Inter-limb asymmetries are associated with decrements in physical performance in youth elite team sports athletes

Fort-Vanmeerhaeghe, A., Bishop, C., Buscà, B., Aguilera-Castells, J., Vicens-Bordas, J., & Gonzalo-Skok, O. (2020). Inter-limb asymmetries are associated with decrements in physical performance in youth elite team sports athletes. Plos one15(3), e0229440.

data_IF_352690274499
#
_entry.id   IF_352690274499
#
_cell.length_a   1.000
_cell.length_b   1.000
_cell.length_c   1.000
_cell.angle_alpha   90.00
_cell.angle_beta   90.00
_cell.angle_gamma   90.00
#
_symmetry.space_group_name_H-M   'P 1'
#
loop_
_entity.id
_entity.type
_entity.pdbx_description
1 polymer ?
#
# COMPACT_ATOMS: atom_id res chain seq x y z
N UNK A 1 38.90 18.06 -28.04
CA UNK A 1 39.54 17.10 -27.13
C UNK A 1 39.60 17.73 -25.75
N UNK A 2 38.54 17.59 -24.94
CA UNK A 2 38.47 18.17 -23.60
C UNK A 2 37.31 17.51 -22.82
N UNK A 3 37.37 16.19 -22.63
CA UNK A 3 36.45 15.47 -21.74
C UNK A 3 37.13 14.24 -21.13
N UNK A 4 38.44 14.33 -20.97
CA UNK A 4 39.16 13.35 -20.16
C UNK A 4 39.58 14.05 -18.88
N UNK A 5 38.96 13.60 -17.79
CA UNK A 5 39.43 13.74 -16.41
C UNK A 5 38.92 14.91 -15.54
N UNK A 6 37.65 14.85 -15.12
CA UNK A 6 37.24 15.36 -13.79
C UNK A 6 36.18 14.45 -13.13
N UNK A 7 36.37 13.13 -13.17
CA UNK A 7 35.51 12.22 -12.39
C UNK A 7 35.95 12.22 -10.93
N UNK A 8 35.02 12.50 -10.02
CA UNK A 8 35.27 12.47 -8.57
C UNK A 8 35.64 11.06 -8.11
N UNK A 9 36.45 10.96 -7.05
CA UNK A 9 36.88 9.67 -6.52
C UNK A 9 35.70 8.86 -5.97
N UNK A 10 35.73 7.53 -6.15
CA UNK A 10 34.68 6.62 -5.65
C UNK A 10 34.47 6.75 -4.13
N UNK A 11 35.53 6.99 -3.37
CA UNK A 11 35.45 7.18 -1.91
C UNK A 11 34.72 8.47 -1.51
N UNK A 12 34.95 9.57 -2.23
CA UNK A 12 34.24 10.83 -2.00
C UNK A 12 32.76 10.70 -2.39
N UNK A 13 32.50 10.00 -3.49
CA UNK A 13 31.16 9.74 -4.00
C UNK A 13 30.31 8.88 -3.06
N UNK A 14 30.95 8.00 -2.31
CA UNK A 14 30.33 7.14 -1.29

There is scarce literature looking for the relationship between inter-limb neuromuscular asymmetries and performance, in youth elite team sports. The main purpose of this cross-sectional study was to examine the relationships between neuromuscular asymmetries and physical performance in youth elite team-sports players. A secondary objective was to evaluate the presence of between-sexes differences in inter-limb asymmetries in elite youth team sports players. Eighty-one young elite team-sports athletes (age: u-14 to u-18) performed the star excursion balance test in the anterior direction (SEBT ANT), a single leg vertical countermovement jump test (SLCMJ), the one leg hop test for distance (OLHT), a 30 m sprint test, and the V-cut test. Inter-limb asymmetries were calculated for SEBT ANT, SLCMJ and OLHT. Pearson r was used to analyse the relationships between inter-limb asymmetries and physical performance. Results showed significant relationships between SLCMJ asymmetries and 30-m sprint time (r = 0.26; p ˂ 0.01). Significant negative correlations were also found between SLCMJ asymmetries and SLCMJ performance in the lowest performing limb (r = -0.26; p ˂ 0.05) and OLHT asymmetries and OLHT performance in the lowest performing limb (r = -0.44; p ˂ 0.05). No correlations were observed between asymmetries and either the V-cut test or SEBT ANT performance. Moreover, no correlation were observed between SEBT ANT asymmetries and physical performance. In addition, when comparing asymmetry values between sexes there were no significant differences in vertical (p = 0.06) and horizontal (p = 0.61) jumping tests. However, there were significant differences in asymmetry between sexes in the ANT SEBT (p = 0.04). In conclusion, the current study indicated that jumping asymmetries were associated with decrements in sprint speed and jumping performance. Therefore, assessing neuromuscular asymmetries would be recommended to improve training interventions for youth elite team-sports athletes.

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